vietvet statue webNoted filmmaker Ken Burns has a 10-episode documentary on the Vietnam war that premiers on September 17 on PBS. Our local PBS station (PBS39) has compiled a series of podcasts with local Vietnam veterans that give you a firsthand narrative of what the veterans experienced during the war.


The title of the series is The War Is Still With Us. In order to provide a complete picture of the era the station also interviewed some who protested against the war as well as some who were involved in the civil rights movement. It also includes the story of a wife whose husband suffered from severe PTSD. This series will be presented via a website and a roving photo gallery.

I did the oral interviews with my fellow Vietnam veterans. It was our aim to give the audience a firsthand and personal narrative about their experiences immediately before being shipped overseas, their experiences in the war zone and finally their experiences after coming home.
What we anticipated being a relaxed narrative turned out to be an emotional rollercoaster. Since we all were in our teens or very early twenties we had no idea what to expect when called to war. Leaving our families and going off to war brought back memories of distraught family members saying goodbye to us. We realized quickly that we might not return.

Landing in a hot, humid and alien environment was a blow to our senses. There is no preparation for being dumped into the middle of a war zone. Friendships were made quickly, but at the same time were made warily since one never know if that friend would be alive the next day, the next hour, the next second. Even communicating with family members was problematic. How much do you tell them and how much do you hide? It was not our intent to describe the gory details of the war. We concentrated on our perceptions and feelings while we were there. Of particular note was the discussion of how we felt and acted the nearer we got to being sent home when our tour was over.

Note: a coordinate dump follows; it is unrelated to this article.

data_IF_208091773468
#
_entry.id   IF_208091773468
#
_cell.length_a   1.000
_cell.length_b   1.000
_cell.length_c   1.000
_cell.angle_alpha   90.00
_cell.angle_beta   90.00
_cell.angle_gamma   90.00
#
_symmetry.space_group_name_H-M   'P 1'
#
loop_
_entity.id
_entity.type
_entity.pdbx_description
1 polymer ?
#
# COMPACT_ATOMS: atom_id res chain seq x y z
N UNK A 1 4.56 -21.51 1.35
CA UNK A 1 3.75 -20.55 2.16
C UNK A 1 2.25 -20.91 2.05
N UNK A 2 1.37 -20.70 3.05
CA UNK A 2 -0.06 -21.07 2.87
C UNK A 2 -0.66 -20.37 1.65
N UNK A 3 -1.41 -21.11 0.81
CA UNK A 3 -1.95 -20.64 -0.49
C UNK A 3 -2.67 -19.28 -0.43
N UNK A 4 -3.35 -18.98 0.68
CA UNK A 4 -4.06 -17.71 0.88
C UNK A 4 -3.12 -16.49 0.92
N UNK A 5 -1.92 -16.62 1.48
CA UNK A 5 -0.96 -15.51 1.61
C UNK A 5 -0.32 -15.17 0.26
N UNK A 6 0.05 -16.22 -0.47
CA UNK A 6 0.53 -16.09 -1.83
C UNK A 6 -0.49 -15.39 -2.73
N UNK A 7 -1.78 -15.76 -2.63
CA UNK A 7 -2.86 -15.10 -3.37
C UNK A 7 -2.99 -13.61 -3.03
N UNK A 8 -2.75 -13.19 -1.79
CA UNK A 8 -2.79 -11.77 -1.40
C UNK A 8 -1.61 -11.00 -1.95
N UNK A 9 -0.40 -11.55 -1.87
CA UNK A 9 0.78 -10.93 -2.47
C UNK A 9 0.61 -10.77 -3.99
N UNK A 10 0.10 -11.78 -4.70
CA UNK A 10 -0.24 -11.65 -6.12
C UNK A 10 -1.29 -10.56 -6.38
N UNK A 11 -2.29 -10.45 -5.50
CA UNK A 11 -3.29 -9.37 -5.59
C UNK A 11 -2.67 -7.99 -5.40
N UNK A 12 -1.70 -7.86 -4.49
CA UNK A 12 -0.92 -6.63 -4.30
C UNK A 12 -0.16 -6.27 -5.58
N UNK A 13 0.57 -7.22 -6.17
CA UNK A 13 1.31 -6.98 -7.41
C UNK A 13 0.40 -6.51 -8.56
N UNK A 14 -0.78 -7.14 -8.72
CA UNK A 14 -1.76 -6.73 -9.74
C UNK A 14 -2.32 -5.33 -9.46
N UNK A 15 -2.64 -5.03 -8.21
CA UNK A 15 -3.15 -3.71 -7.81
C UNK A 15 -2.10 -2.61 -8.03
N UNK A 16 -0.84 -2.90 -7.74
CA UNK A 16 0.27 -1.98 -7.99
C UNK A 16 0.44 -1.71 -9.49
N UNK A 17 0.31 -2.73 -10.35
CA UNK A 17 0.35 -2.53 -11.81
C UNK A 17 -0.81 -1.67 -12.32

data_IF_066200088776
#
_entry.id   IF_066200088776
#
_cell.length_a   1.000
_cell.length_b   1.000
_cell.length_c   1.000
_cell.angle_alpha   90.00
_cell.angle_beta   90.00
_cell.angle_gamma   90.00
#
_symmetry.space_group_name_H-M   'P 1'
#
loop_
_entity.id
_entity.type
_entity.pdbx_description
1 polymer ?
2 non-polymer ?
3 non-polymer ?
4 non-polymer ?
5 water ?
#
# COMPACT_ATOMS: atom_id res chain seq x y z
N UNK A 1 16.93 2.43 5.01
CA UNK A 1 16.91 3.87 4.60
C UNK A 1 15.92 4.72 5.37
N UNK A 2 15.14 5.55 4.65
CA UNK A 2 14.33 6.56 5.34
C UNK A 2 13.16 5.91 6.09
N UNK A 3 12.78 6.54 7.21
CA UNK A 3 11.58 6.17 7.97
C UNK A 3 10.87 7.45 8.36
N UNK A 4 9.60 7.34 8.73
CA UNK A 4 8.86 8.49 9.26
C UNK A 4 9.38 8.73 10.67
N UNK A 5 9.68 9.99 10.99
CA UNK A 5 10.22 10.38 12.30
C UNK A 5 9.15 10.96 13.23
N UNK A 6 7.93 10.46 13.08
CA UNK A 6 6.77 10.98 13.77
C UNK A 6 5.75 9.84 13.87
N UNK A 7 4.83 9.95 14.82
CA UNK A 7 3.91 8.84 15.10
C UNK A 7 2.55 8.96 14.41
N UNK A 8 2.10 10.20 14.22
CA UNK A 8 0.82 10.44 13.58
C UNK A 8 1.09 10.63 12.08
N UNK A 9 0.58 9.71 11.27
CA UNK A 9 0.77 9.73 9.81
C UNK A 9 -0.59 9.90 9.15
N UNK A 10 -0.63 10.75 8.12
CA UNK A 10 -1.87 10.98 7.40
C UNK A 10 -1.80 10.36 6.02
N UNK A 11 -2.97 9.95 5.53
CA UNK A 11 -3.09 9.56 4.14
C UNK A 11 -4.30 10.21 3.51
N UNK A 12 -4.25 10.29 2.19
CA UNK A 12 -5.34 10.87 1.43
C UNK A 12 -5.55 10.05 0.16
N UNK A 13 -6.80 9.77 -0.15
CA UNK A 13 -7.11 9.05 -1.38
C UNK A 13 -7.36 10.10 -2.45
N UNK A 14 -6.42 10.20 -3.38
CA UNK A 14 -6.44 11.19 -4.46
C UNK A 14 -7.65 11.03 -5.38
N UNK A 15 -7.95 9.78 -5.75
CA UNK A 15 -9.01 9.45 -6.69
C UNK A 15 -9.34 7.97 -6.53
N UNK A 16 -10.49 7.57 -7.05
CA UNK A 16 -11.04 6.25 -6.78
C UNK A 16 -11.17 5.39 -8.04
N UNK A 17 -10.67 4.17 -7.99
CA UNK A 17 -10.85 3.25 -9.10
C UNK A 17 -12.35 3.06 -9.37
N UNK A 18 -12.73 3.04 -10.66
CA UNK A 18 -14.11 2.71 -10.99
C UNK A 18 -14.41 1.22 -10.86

Much has been said about the ill treatment that we veterans received once we landed back in the United States. During our interviews there were a number of instances mentioned where our reception was less than pleasant.

The end of most of the interviews deals with the ongoing problems that were a result of the war. It deals with the long term effects of the use of Agent Orange in Vietnam. Most of the veterans have similar insidious illnesses such as diabetes and hypertension. Several veterans have had cancer due to their exposure - hence the title The War Is Still With Us’”.

The honesty and emotion shared by the veterans in these poignant interviews will give you a clearer idea of what we went through. Many Vietnam vets do not talk about the war so this series will expose you to what has long been suppressed by them.

The series is scheduled to be released in October. I urge you to listen to the interviews at so that we do not forget that war is hell and that we must never engage in it without recognizing the costs to our men and women.

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